Rourk is based in the UVA Library's Digital Media Lab, with fellow information visualization specialist Arin Bennett, and they frequently work as a team. For Garrett Hall, they first used the handheld scanner to capture the intricate molding details in the ceiling coffers of Garrett’s Deloitte Foundation Study Lounge.

Although it has been renovated multiple times since it was constructed in 1909, Garrett Hall still bears many of the original elements designed by architect Stanford White’s firm McKim, Mead and White. The intricate crown molding in the study lounge and Garrett’s Great Hall are signature elements of the lauded architectural firm that was also responsible for the reconstruction of the Rotunda and the design of Old Cabell, Rouss and Cocke halls.


(Photos by Dan Addison)

Before he begins scanning, Rourk marks the molding with special adhesive dots that will help guide the laser to key points in the design.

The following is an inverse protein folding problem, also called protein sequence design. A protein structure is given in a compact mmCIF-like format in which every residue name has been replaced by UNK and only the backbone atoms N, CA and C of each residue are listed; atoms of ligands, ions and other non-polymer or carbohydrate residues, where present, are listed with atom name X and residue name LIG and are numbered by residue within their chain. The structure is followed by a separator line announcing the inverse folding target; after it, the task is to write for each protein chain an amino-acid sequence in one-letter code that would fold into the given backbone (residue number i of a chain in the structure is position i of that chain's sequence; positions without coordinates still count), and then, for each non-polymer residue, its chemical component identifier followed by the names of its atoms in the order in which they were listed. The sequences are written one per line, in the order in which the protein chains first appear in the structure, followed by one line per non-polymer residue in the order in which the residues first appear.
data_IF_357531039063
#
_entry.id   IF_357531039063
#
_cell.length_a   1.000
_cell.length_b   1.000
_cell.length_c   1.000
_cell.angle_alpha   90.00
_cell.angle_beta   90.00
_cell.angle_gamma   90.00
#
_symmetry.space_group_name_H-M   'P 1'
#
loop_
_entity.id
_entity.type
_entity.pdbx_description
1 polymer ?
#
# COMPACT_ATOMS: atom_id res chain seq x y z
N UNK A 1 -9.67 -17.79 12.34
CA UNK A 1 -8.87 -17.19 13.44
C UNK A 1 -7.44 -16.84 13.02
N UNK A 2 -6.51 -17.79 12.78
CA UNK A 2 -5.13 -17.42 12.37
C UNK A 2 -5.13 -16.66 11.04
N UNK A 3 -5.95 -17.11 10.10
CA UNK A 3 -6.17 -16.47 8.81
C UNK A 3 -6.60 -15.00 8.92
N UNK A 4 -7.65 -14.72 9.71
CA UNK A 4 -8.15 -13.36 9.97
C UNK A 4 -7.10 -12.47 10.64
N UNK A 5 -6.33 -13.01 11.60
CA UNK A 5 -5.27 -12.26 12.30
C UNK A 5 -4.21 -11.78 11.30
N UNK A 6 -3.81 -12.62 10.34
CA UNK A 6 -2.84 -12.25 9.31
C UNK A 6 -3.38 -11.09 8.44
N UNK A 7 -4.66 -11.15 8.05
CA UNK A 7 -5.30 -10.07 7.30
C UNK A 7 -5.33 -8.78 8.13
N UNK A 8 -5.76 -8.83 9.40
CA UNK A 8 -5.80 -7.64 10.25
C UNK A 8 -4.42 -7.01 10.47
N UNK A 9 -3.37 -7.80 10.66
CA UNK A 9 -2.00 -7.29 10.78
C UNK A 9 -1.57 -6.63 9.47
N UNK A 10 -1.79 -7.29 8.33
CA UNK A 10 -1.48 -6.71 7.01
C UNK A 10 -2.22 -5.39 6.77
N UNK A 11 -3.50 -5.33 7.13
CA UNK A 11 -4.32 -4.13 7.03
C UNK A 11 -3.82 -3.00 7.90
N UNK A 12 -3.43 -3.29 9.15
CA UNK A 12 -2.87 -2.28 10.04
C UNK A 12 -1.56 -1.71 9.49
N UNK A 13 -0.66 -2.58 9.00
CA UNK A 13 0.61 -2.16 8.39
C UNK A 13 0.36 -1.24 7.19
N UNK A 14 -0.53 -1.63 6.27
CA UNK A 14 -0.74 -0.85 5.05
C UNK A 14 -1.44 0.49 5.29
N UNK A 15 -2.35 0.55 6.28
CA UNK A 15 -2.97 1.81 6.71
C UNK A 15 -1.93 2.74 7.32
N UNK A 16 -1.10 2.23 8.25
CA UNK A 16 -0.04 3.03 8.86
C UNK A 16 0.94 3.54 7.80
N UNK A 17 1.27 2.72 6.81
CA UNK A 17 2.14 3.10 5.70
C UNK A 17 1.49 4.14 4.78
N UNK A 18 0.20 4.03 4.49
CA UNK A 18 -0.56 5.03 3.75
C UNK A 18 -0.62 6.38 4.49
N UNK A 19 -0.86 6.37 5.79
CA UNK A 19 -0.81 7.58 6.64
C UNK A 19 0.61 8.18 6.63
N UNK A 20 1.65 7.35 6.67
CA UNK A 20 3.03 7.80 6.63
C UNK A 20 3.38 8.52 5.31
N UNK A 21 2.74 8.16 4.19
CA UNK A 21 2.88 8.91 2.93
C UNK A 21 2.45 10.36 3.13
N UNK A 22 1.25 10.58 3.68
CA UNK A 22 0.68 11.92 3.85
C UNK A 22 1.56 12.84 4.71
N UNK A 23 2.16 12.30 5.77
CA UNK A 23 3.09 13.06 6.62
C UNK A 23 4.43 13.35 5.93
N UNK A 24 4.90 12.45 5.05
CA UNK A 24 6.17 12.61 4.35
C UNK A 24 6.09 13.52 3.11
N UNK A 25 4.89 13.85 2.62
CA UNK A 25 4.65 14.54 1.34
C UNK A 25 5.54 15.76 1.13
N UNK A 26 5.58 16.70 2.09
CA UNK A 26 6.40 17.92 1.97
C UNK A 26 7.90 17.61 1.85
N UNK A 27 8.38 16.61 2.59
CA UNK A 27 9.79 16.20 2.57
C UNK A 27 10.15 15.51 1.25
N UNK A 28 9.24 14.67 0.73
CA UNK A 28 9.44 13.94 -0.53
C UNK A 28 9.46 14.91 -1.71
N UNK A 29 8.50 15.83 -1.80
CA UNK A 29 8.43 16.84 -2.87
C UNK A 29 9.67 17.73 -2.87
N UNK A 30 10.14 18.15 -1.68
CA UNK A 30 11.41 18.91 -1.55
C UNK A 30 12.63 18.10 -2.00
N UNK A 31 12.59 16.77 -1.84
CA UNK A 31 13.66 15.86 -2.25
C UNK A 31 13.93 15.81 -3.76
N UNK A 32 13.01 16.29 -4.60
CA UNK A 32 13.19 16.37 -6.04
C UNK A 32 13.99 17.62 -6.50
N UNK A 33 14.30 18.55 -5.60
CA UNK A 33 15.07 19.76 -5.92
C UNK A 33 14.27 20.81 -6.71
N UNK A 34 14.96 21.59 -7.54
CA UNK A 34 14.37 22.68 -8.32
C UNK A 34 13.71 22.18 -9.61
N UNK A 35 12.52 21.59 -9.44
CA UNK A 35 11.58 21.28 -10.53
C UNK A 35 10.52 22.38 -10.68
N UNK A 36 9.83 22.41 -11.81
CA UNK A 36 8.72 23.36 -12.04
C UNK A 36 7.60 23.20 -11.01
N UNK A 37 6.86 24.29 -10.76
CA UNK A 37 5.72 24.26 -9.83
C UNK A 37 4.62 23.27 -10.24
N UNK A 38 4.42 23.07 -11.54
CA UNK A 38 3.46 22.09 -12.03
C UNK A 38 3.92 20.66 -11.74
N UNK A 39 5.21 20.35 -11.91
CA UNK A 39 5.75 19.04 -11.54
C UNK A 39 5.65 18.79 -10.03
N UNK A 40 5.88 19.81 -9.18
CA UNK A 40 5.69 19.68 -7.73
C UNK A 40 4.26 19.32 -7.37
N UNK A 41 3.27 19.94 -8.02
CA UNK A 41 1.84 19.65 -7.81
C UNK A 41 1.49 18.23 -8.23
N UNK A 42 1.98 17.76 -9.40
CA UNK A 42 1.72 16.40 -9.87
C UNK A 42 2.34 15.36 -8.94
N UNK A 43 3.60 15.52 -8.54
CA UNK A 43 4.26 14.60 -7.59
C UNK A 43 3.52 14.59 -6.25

“It’s a shift from using hand-gathered data to using tools that have built-in quantification or metrology,” said Jama Coartney, the head of the Digital Media Lab. “The device itself is making that distinction of measurements as opposed to relying on an input of measurements taken by people.” Coartney led the charge in 2011 to obtain new grants to cover the cost of advanced scanning equipment for the University.

As a UNESCO World Heritage site, the 3-D record of UVA’s architecture is important not only for the scholarly record and standard repairs, but also as a failsafe in the event that some portion of the school ever fell victim to catastrophe.